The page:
Provided by: libtext-aligner-perl_0.07-1_amd64 bug




         use Text::Aligner qw( align);

         # Print the words "just a test!" right-justified each on a line:

         my @lines = align( 'right', qw( just a test!);
         print "$_\n" for @lines;


       Text::Aligner exports a single function, align(), which is used to justify strings to
       various alignment styles.  The alignment specification is the first argument, followed by
       any number of scalars which are subject to alignment.

       The operation depends on context.  In list context, a list of the justified scalars is
       returned.  In scalar context, the justified arguments are joined into a single string with
       newlines appended.  The original arguments remain unchanged.  In void context, in-place
       justification is attempted.  In this case, all arguments must be lvalues.

       Align() also does one level of scalar dereferencing.  That is, whenever one of the
       arguments is a scalar reference, the scalar pointed to is aligned instead.  Other
       references are simply stringified.  An undefined argument is interpreted as an empty
       string without complaint.

       Alignment respects colorizing escape sequences a la Term::ANSICOLOR, which means it knows
       that thses sequences don't take up space on the screen.


       The first argument of the align() function is an alignment style, a single scalar.

       It can be one of the strings "left", "right", "center", "num", "point", or "auto", or a
       regular expression (qr/.../), or a coderef.

       A default style of "left" is assumed for every other value, including "" and undef.

       "left", "right" and "center" have the obvious meanings.  These can also be given as
       numbers 0, 1, and 0.5 respectively. (Other numbers are also possible, but probably not
       very useful).

       "num", and its synonym "point", specify that the decimal points be aligned (assumed on the
       right, unless present).  Arbitrary (non-numeric) strings are also aligned in this manner,
       so they end up one column left of the (possibly assumed) decimal point, flush right with
       any integers.  For the occasional string like "inf", or "-" for missing values, this may
       be the right place.  A string-only column ends up right-aligned (unless there are points

       The "auto" style separates numeric strings (that are composed of "-", ".", and digits in
       the usual manner) and aligns them numerically.  Other strings are left aligned with the
       number that sticks out farthest to the left.  This gives left alignment for string-only
       columns and numeric alignment for columns of numbers.  In mixed columns, strings are
       reasonably placed to serve as column headings or intermediate titles.

       With "num" (and "point") it is possible to specify another character for the decimal point
       in the form "num(,)".  In fact, you can specify any string after a leading "(", and the
       closing ")" is optional.  "point(=>)" could be used to align certain pieces of Perl code.
       This option is currently not available with "auto" alignment (because recognition of
       numbers is Anglo-centric).

       If a regular expression is specified, the points are aligned where the first match of the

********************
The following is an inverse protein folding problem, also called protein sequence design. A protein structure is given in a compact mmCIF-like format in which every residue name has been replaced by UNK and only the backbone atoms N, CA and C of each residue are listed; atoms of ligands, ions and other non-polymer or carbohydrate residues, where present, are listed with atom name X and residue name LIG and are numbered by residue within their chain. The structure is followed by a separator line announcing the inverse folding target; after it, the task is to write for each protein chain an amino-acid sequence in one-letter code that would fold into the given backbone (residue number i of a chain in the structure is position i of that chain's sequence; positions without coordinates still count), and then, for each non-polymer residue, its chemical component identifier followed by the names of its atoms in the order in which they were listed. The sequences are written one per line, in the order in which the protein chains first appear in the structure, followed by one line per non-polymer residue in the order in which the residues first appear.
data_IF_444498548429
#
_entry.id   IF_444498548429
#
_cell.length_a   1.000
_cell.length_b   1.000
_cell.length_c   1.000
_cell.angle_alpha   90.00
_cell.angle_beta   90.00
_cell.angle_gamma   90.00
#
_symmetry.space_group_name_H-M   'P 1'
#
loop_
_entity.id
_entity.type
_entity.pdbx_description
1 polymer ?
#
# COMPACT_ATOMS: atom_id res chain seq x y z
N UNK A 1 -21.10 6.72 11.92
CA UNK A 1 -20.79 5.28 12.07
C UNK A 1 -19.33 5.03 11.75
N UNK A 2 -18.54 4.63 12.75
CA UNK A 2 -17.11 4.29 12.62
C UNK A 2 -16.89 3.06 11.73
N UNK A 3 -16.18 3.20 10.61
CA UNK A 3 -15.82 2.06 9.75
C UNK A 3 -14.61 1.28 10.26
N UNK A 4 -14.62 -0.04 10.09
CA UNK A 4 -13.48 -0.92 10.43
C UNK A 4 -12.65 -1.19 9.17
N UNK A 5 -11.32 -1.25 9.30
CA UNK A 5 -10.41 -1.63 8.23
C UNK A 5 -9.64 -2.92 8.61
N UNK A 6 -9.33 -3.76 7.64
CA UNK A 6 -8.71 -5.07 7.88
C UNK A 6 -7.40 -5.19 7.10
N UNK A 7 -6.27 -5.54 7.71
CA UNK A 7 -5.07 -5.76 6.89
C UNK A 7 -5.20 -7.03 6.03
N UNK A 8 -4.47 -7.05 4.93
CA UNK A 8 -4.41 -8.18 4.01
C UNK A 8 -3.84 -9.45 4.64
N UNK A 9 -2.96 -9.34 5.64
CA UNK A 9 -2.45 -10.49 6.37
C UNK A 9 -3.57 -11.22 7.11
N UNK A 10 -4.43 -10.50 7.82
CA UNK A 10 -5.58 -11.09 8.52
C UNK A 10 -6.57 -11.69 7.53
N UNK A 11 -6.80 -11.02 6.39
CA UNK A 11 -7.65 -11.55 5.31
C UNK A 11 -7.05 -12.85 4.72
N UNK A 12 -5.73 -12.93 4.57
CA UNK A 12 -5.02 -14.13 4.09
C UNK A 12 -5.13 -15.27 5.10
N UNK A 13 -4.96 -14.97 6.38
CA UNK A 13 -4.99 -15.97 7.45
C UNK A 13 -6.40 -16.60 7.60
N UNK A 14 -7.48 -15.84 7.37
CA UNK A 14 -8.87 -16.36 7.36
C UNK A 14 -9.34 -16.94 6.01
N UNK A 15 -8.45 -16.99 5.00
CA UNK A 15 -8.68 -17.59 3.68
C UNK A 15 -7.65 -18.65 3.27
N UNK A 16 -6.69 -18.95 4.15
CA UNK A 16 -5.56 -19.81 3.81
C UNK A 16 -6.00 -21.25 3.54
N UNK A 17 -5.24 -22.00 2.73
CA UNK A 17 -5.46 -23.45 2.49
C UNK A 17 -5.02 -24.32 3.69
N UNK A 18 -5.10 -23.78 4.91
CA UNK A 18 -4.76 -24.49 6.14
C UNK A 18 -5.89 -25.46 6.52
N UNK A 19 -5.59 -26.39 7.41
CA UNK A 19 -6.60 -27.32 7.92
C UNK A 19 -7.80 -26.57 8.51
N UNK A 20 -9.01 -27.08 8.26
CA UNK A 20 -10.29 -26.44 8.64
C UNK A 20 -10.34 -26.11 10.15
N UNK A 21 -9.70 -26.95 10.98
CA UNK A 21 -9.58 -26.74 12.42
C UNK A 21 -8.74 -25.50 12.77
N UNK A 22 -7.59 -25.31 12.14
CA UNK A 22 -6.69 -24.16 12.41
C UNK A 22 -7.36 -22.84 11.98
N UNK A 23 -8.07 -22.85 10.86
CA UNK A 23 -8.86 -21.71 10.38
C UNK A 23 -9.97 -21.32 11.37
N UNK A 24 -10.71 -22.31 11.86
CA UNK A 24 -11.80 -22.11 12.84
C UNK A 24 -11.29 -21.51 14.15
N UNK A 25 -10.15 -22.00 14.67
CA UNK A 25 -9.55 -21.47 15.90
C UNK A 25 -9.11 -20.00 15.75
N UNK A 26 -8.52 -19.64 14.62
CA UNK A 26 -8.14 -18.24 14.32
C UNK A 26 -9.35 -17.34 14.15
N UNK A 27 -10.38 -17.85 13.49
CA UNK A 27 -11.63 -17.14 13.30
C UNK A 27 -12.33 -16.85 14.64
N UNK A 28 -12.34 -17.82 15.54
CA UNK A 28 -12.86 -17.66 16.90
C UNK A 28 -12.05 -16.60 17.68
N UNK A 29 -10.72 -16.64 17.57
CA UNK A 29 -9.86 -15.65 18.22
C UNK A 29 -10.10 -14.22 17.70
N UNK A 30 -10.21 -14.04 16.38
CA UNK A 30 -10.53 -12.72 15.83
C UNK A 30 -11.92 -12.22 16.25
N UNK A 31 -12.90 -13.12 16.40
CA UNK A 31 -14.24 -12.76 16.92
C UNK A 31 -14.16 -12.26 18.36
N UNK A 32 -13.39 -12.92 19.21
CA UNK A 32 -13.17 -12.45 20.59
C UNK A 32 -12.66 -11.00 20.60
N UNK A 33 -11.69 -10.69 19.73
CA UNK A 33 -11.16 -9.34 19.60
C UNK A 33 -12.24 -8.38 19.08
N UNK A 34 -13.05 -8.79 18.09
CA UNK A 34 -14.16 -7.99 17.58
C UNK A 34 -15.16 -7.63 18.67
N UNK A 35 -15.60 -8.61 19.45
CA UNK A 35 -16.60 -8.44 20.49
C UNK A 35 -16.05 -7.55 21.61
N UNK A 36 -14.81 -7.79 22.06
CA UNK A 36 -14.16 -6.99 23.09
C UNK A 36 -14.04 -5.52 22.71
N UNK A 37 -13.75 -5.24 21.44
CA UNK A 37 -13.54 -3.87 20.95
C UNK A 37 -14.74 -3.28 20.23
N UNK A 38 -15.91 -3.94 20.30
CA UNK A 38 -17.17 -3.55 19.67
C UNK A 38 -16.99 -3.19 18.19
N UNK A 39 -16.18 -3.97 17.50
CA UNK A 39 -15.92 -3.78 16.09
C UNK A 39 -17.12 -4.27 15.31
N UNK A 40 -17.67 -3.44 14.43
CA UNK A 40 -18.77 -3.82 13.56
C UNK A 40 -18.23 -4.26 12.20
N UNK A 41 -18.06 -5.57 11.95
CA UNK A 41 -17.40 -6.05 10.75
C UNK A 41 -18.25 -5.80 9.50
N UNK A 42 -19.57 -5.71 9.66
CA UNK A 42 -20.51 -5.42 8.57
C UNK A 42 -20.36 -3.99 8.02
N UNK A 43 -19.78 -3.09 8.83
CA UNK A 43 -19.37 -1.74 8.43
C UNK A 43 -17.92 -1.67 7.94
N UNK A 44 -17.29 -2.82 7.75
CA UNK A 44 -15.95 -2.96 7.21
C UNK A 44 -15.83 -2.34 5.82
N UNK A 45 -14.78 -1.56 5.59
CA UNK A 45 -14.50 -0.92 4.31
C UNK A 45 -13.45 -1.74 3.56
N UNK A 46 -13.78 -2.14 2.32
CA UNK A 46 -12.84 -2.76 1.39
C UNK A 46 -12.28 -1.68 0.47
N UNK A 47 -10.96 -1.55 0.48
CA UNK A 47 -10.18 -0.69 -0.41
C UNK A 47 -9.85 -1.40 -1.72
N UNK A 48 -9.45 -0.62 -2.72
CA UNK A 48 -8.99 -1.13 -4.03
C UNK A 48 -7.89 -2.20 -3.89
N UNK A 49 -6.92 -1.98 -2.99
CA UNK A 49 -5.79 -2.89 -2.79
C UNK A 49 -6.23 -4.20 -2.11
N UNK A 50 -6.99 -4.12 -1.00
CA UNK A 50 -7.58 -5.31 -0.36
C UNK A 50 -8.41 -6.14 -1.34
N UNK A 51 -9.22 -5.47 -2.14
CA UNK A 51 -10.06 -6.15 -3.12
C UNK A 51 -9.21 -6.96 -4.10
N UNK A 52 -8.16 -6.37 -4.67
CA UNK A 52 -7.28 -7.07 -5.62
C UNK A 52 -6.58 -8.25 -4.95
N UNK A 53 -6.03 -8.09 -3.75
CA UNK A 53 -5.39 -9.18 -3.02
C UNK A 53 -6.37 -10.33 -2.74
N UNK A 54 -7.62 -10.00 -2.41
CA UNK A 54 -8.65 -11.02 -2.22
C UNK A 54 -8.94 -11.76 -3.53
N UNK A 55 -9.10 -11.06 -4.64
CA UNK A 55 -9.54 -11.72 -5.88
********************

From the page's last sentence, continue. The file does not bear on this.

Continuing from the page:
regex starts.  A match is assumed immediately after the string if it doesn't match.

       A regular expression is a powerful way of alignment specification.  It can replace most
       others easily, except center alignment and, of course, the double action of "auto".


       For entirely self-defined forms of alignment, a coderef, also known as a positioner, can
       be given instead of an alignment style.  This code will be called once or more times with
       the string to be aligned as its argument.  It must return two numbers, a width and a
       position, that describe how to align a string with other strings.

       The width should normally be the length of the string.  The position defines a point
       relative to the beginning of the string, which is aligned with the positions given for
       other strings.

       A zero position for all strings results in left alignment, positioning to the end of the
       string results in right alignment, and returning half the length gives center alignment.
       "num" alignment is realized by marking the position of the decimal point.

       Note that the position you return is a relative measure.  Adding a constant value to all
       positions results in no change in alignment.  It doesn't have to point inside the string
       (as in right alignment, where it points one character past the end of the string).

       The first return value of a positioner should almost always be the length of the given
       string.  It may be useful to ly about the string length if the string contains escape
       sequences that occupy no place on screen.


         use Text::Aligner qw( align);

         align( $style, $str, ...);

         $style must be given and must be an alignment specification.
         Any number of scalars can follow.  An argument that contains a
         scalar reference is dereferenced before it is used.  In scalar
         and list context, the aligned strings are returned.  In void
         context, the values are aligned in place and must be lvalues.


         None known as of realease, but...


           Anno Siegel
           CPAN ID: ANNO


       Copyright (c) 2002 Anno Siegel. All rights reserved.  This program is free software; you
       can redistribute it and/or modify it under the same terms as Perl itself.

       The full text of the license can be found in the LICENSE file included with this module.